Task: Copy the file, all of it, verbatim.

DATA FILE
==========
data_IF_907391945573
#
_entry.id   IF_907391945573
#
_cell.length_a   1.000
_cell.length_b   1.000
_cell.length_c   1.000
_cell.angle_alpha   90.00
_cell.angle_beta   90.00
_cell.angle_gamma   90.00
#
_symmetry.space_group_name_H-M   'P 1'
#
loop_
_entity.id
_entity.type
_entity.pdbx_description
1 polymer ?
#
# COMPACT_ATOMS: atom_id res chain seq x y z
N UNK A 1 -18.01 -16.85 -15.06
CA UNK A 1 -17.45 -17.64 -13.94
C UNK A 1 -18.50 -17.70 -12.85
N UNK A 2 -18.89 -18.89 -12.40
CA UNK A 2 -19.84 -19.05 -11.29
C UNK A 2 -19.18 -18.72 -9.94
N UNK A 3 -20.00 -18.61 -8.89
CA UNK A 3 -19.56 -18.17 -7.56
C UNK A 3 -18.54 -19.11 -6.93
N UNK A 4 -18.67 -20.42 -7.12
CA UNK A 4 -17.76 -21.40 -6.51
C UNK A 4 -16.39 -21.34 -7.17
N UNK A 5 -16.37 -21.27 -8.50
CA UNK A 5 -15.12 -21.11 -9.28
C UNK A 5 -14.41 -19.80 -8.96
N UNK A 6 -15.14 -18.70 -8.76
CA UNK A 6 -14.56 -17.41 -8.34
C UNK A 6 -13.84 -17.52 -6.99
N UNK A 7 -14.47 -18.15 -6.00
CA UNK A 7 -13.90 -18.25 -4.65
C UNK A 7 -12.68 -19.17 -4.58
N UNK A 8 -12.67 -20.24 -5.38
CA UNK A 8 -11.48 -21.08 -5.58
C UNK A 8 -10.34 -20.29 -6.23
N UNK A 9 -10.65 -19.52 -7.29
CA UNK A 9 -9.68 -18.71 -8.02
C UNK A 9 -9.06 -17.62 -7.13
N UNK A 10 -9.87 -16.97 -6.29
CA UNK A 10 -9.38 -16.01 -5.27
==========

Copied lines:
data_IF_907391945573
#
_entry.id   IF_907391945573
#
_cell.length_a   1.000
_cell.length_b   1.000
_cell.length_c   1.000
_cell.angle_alpha   90.00
_cell.angle_beta   90.00
_cell.angle_gamma   90.00
#
_symmetry.space_group_name_H-M   'P 1'
#
loop_
_entity.id
_entity.type
_entity.pdbx_description
1 polymer ?
#
# COMPACT_ATOMS: atom_id res chain seq x y z
N UNK A 1 -18.01 -16.85 -15.06
CA UNK A 1 -17.45 -17.64 -13.94
C UNK A 1 -18.50 -17.70 -12.85
N UNK A 2 -18.89 -18.89 -12.40
CA UNK A 2 -19.84 -19.05 -11.29
C UNK A 2 -19.18 -18.72 -9.94
N UNK A 3 -20.00 -18.61 -8.89
CA UNK A 3 -19.56 -18.17 -7.56
C UNK A 3 -18.54 -19.11 -6.93
N UNK A 4 -18.67 -20.42 -7.12
CA UNK A 4 -17.76 -21.40 -6.51
C UNK A 4 -16.39 -21.34 -7.17
N UNK A 5 -16.37 -21.27 -8.50
CA UNK A 5 -15.12 -21.11 -9.28
C UNK A 5 -14.41 -19.80 -8.96
N UNK A 6 -15.14 -18.70 -8.76
CA UNK A 6 -14.56 -17.41 -8.34
C UNK A 6 -13.84 -17.52 -6.99
N UNK A 7 -14.47 -18.15 -6.00
CA UNK A 7 -13.90 -18.25 -4.65
C UNK A 7 -12.68 -19.17 -4.58
N UNK A 8 -12.67 -20.24 -5.38
CA UNK A 8 -11.48 -21.08 -5.58
C UNK A 8 -10.34 -20.29 -6.23
N UNK A 9 -10.65 -19.52 -7.29
CA UNK A 9 -9.68 -18.71 -8.02
C UNK A 9 -9.06 -17.62 -7.13
N UNK A 10 -9.87 -16.97 -6.29
CA UNK A 10 -9.38 -16.01 -5.27